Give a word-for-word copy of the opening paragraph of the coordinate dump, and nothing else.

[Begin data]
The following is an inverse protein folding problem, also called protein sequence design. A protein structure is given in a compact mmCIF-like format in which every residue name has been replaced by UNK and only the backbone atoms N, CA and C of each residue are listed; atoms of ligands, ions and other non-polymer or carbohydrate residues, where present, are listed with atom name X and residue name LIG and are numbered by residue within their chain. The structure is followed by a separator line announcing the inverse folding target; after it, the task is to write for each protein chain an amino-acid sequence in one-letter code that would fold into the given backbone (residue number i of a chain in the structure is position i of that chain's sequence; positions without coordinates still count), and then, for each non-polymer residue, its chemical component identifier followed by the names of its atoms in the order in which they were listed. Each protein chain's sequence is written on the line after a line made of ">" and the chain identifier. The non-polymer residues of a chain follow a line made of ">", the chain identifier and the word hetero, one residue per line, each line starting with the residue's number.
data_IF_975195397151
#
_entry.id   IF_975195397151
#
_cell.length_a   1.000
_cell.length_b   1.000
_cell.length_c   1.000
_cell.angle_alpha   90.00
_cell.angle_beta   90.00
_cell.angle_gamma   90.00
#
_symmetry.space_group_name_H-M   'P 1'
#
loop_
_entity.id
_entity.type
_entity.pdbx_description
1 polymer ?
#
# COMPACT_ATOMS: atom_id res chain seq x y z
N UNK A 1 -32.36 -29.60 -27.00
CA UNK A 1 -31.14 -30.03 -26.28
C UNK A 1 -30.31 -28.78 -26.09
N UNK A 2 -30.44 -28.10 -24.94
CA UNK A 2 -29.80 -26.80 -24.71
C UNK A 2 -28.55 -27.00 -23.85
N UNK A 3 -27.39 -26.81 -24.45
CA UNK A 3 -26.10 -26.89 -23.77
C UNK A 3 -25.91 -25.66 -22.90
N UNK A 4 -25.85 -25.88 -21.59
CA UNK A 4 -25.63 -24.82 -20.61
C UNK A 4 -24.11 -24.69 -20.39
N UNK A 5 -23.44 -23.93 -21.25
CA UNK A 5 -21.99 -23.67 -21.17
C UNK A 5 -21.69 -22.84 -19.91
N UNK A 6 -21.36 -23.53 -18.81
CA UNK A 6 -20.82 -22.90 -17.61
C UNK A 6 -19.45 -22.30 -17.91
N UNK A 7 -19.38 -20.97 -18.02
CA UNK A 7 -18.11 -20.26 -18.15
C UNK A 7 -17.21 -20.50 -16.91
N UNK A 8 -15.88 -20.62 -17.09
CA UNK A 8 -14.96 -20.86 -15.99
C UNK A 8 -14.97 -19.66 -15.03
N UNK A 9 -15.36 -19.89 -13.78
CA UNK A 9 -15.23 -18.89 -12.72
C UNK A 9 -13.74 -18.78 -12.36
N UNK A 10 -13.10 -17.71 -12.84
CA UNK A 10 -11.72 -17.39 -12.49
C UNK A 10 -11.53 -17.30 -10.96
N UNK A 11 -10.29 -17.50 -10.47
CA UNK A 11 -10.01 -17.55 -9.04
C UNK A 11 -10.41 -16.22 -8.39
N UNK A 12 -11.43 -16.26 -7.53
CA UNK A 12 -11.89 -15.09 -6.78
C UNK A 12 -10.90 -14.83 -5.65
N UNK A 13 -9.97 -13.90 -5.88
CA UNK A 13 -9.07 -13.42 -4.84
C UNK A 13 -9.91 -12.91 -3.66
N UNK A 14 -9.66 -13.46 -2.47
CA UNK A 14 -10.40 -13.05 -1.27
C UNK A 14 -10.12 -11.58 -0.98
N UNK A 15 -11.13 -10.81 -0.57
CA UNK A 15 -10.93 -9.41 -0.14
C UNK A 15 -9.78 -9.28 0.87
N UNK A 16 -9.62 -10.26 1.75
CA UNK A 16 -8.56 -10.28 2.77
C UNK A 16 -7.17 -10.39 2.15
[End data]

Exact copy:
The following is an inverse protein folding problem, also called protein sequence design. A protein structure is given in a compact mmCIF-like format in which every residue name has been replaced by UNK and only the backbone atoms N, CA and C of each residue are listed; atoms of ligands, ions and other non-polymer or carbohydrate residues, where present, are listed with atom name X and residue name LIG and are numbered by residue within their chain. The structure is followed by a separator line announcing the inverse folding target; after it, the task is to write for each protein chain an amino-acid sequence in one-letter code that would fold into the given backbone (residue number i of a chain in the structure is position i of that chain's sequence; positions without coordinates still count), and then, for each non-polymer residue, its chemical component identifier followed by the names of its atoms in the order in which they were listed. Each protein chain's sequence is written on the line after a line made of ">" and the chain identifier. The non-polymer residues of a chain follow a line made of ">", the chain identifier and the word hetero, one residue per line, each line starting with the residue's number.